On Aug. 2, 1990, Iraq invaded its neighbor Kuwait, triggering a series of events that would culminate in the 1991 Gulf War. Iraqi President Saddam Hussein ordered the invasion, citing unfair Kuwaiti economic practices, perhaps owing to an unclear understanding of America's position.
Hussein had become president of Iraq in 1979, though he had been the power behind the scenes for many years prior. That same year saw tremendous upheaval in Persian Iran, Iraq's eastern neighbor. The Iranian Revolution was rooted in Islamic fundamentalism and rejected secular influences like capitalism, communism, nationalism and liberalism. By contrast, Hussein was an Arab nationalist leader who paid lip service to Islam, but who held Adolf Hitler and Josef Stalin as his role models.
Afraid that Islamic fundamentalism might spread to Iraq, and wishing to expand his power in the Middle East, Hussein ordered a surprise attack upon Iran in September 1980. The resulting Iran-Iraq War proved to be one of the most barbaric in modern history. One reason why Americans feared Hussein's weapons of mass destruction in the early 2000s was because he had not only possessed but used WMDs in his war against Iran in widespread chemical weapons attacks. By contrast, the Iranians frequently used their soldiers as cannon fodder, even sending students into minefields to clear a path for their tanks.
Offering Iraq a measure of intelligence and logistical support, the United States also weapons to the Iranians, in what would become known as the Iran-Contra scandal, something even President Ronald Reagan's staunchest supporters admitted was an ill-conceived scheme. After years of strategic stalemate, the Iran-Iraq War ended in 1988.
In his book, “The Iran-Iraq War, 1980-1988,” historian Efraim Karsh wrote: “Though the Iraqi regime went out of its way to portray the end of the war as a shinning victory, the truth was that Iraq, no less than Iran, emerged from the eight-year conflict a crippled nation. At least 200,000 Iraqis had lost their lives, while about 400,000 had been wounded and some 70,000 taken prisoner — an exorbitant price for a nation of 17 million people. In 1980, Iraq could boast a $35 billion foreign exchange reserve; eight years later it had accumulated a foreign debt of some $80 billion — roughly twice the size of its Gross National Product.”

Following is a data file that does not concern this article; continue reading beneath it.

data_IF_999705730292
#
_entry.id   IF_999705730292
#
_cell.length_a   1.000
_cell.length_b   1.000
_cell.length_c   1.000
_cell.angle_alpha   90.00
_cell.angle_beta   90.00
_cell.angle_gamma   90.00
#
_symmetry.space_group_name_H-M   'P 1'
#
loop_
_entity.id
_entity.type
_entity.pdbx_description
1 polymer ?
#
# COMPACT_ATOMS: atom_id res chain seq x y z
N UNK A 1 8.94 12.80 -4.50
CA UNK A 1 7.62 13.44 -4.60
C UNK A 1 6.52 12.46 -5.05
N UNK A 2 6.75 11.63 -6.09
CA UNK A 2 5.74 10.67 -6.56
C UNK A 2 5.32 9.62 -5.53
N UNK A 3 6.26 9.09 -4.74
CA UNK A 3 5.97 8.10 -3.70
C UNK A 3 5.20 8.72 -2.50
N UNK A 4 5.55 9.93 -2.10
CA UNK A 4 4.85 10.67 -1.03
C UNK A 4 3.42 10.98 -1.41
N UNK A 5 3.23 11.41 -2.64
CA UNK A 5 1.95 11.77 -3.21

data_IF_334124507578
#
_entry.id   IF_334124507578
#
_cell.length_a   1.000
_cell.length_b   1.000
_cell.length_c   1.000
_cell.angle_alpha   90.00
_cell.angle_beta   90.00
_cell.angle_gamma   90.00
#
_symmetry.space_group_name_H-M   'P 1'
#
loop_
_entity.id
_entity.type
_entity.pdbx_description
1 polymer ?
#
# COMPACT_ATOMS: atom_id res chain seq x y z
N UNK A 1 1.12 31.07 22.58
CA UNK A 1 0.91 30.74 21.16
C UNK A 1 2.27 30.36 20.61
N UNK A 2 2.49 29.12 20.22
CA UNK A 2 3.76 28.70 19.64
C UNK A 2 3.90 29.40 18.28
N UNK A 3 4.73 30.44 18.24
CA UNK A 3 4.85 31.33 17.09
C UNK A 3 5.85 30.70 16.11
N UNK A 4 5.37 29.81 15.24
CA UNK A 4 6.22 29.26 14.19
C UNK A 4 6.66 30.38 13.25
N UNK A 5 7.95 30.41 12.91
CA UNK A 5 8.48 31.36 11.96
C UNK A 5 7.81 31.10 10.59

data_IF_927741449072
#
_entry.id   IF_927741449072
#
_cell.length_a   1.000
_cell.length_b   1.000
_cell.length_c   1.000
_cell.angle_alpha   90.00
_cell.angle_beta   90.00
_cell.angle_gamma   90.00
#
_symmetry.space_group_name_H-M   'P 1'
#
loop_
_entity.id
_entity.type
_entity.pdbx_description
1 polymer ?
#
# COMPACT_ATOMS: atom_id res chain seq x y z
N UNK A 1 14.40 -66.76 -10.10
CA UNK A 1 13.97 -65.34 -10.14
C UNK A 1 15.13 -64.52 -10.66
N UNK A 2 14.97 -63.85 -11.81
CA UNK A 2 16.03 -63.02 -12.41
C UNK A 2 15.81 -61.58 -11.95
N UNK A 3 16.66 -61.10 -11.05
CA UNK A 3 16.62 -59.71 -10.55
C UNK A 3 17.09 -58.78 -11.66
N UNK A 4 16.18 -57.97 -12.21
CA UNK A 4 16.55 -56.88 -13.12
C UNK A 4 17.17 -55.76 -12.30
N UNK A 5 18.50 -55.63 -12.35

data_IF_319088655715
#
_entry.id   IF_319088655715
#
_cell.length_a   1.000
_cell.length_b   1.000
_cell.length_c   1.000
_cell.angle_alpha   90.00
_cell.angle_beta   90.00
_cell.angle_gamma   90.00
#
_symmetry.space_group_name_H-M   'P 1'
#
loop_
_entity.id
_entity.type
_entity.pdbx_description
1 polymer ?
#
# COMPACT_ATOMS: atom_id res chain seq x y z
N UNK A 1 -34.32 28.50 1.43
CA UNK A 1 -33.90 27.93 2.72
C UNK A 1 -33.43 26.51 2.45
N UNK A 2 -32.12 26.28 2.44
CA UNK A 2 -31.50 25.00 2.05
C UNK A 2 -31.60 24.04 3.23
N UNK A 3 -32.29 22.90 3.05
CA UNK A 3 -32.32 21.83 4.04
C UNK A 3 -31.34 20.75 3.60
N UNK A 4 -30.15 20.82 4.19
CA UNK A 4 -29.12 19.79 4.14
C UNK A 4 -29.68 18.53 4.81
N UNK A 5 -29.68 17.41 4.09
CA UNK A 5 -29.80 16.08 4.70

Exact numbers for Iran's war dead are still not known, though some have suggested that they may have lost as many as half a million citizens. Iraq's debt stemmed largely from its agreements with other Middle Eastern states such as Kuwait, Saudi Arabia and the United Arab Emirates. Not wishing to see a radical Shi'ite Muslim victory in the war, these Sunni states increasingly loaned Iraq the money it needed to fund its war. With the war ended, Iraq found itself heavily in debt to its fellow Arab states.
Like Kuwait, Saudi Arabia and many other Arab states, Iraq's principle source of income came from its oil exports. With so much of its economy smashed by the war, Iraq could not meet its financial obligations during the agreed upon timetables. To make matters worse, Kuwait and the UAE began overproducing oil, driving down prices across the Middle East. For Hussein, this was an unacceptable slap in the face to a nation that had bled to protect the Arab states.
Meeting with King Hussein of Jordan and Egypt's President Mubarak in Amman in February 1990, Saddam Hussein formally stated a position he had been expressing for some time — that not only should Iraq not have to pay back its wartime debts, but that the Arab world should loan Iraq an additional $30 billion. He concluded the meeting by stating, “Let the Gulf regimes know, that if they will not give this money to me, I will know how to get it.”
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